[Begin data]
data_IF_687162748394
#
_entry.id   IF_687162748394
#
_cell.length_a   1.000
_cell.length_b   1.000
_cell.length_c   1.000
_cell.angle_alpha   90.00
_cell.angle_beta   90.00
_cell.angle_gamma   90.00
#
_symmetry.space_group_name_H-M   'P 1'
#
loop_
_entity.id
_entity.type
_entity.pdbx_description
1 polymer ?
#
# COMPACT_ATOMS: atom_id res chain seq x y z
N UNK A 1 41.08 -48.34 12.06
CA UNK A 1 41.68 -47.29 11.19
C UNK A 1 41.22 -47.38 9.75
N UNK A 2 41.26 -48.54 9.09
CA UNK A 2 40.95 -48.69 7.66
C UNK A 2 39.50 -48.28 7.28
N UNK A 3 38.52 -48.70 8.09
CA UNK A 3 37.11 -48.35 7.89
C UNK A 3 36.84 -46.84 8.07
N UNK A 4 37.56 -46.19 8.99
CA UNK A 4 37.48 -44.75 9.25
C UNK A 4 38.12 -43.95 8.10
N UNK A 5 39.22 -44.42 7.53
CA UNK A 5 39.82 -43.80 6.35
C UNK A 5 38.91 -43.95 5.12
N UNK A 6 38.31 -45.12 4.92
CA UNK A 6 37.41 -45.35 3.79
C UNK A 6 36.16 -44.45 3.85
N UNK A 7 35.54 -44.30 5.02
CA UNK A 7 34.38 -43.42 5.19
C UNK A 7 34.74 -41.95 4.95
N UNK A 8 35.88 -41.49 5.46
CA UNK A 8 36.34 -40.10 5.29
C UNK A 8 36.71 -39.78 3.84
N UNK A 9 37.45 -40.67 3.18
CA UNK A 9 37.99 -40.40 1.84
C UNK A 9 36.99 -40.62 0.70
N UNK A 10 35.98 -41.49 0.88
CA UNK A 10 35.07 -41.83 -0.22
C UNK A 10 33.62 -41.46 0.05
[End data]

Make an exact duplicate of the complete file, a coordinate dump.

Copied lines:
data_IF_687162748394
#
_entry.id   IF_687162748394
#
_cell.length_a   1.000
_cell.length_b   1.000
_cell.length_c   1.000
_cell.angle_alpha   90.00
_cell.angle_beta   90.00
_cell.angle_gamma   90.00
#
_symmetry.space_group_name_H-M   'P 1'
#
loop_
_entity.id
_entity.type
_entity.pdbx_description
1 polymer ?
#
# COMPACT_ATOMS: atom_id res chain seq x y z
N UNK A 1 41.08 -48.34 12.06
CA UNK A 1 41.68 -47.29 11.19
C UNK A 1 41.22 -47.38 9.75
N UNK A 2 41.26 -48.54 9.09
CA UNK A 2 40.95 -48.69 7.66
C UNK A 2 39.50 -48.28 7.28
N UNK A 3 38.52 -48.70 8.09
CA UNK A 3 37.11 -48.35 7.89
C UNK A 3 36.84 -46.84 8.07
N UNK A 4 37.56 -46.19 8.99
CA UNK A 4 37.48 -44.75 9.25
C UNK A 4 38.12 -43.95 8.10
N UNK A 5 39.22 -44.42 7.53
CA UNK A 5 39.82 -43.80 6.35
C UNK A 5 38.91 -43.95 5.12
N UNK A 6 38.31 -45.12 4.92
CA UNK A 6 37.41 -45.35 3.79
C UNK A 6 36.16 -44.45 3.85
N UNK A 7 35.54 -44.30 5.02
CA UNK A 7 34.38 -43.42 5.19
C UNK A 7 34.74 -41.95 4.95
N UNK A 8 35.88 -41.49 5.46
CA UNK A 8 36.34 -40.10 5.29
C UNK A 8 36.71 -39.78 3.84
N UNK A 9 37.45 -40.67 3.18
CA UNK A 9 37.99 -40.40 1.84
C UNK A 9 36.99 -40.62 0.70
N UNK A 10 35.98 -41.49 0.88
CA UNK A 10 35.07 -41.83 -0.22
C UNK A 10 33.62 -41.46 0.05